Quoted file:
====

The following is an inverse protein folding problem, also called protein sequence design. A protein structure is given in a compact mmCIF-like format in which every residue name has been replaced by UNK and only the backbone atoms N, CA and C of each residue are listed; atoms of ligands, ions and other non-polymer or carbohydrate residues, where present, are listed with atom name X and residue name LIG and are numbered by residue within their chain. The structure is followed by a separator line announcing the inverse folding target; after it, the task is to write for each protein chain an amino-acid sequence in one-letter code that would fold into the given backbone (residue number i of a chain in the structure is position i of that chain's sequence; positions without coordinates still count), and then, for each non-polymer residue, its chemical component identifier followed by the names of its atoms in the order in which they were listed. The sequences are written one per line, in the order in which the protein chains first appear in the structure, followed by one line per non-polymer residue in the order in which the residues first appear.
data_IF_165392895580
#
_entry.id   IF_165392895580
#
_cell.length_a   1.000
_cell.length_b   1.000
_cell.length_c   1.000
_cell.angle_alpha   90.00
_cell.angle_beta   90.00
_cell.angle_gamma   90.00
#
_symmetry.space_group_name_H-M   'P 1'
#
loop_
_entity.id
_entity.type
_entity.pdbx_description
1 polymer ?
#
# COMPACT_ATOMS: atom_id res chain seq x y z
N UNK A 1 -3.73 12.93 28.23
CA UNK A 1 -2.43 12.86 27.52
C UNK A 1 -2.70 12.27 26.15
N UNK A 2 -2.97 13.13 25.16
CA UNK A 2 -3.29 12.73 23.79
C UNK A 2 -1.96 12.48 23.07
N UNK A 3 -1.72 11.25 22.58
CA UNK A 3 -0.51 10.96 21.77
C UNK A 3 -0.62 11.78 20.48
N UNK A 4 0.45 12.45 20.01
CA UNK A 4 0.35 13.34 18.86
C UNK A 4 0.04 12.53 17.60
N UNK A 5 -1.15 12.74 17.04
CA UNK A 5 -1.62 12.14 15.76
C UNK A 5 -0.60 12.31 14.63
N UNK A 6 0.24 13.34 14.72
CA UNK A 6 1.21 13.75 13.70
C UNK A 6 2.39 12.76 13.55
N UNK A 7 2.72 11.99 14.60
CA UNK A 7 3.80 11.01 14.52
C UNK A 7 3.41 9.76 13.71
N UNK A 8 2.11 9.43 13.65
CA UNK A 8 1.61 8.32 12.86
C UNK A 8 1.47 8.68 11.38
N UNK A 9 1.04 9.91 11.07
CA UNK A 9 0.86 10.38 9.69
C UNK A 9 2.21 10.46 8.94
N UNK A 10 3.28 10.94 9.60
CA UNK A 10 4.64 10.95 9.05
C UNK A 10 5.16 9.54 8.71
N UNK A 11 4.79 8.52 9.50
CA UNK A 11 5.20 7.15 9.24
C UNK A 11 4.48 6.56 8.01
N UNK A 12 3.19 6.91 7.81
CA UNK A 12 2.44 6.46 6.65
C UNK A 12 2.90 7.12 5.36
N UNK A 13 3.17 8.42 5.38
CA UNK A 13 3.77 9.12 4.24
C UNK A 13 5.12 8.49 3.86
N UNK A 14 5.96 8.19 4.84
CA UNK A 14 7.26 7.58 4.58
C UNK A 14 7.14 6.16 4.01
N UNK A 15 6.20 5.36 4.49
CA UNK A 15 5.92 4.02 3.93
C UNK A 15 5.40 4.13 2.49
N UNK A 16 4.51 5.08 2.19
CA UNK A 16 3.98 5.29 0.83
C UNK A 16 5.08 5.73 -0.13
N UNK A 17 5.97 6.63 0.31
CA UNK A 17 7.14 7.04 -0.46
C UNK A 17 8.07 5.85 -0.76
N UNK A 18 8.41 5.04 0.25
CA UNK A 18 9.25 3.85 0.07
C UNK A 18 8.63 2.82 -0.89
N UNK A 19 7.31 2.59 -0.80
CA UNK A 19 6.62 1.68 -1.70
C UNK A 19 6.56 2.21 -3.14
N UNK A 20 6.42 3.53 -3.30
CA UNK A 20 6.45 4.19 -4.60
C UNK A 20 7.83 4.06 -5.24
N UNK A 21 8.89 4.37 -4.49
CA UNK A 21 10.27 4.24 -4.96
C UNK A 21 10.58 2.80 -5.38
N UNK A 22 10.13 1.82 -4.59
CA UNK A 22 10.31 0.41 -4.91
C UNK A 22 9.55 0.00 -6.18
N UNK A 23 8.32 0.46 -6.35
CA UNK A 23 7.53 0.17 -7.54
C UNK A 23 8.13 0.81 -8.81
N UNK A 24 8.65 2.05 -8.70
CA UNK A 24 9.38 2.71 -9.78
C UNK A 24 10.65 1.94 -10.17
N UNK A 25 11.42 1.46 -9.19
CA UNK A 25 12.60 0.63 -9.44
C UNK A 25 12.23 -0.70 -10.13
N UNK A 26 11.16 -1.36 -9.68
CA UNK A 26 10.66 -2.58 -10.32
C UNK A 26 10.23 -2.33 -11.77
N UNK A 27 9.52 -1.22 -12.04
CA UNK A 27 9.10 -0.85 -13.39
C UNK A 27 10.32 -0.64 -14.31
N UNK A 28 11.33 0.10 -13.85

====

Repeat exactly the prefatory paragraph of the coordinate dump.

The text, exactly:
The following is an inverse protein folding problem, also called protein sequence design. A protein structure is given in a compact mmCIF-like format in which every residue name has been replaced by UNK and only the backbone atoms N, CA and C of each residue are listed; atoms of ligands, ions and other non-polymer or carbohydrate residues, where present, are listed with atom name X and residue name LIG and are numbered by residue within their chain. The structure is followed by a separator line announcing the inverse folding target; after it, the task is to write for each protein chain an amino-acid sequence in one-letter code that would fold into the given backbone (residue number i of a chain in the structure is position i of that chain's sequence; positions without coordinates still count), and then, for each non-polymer residue, its chemical component identifier followed by the names of its atoms in the order in which they were listed. The sequences are written one per line, in the order in which the protein chains first appear in the structure, followed by one line per non-polymer residue in the order in which the residues first appear.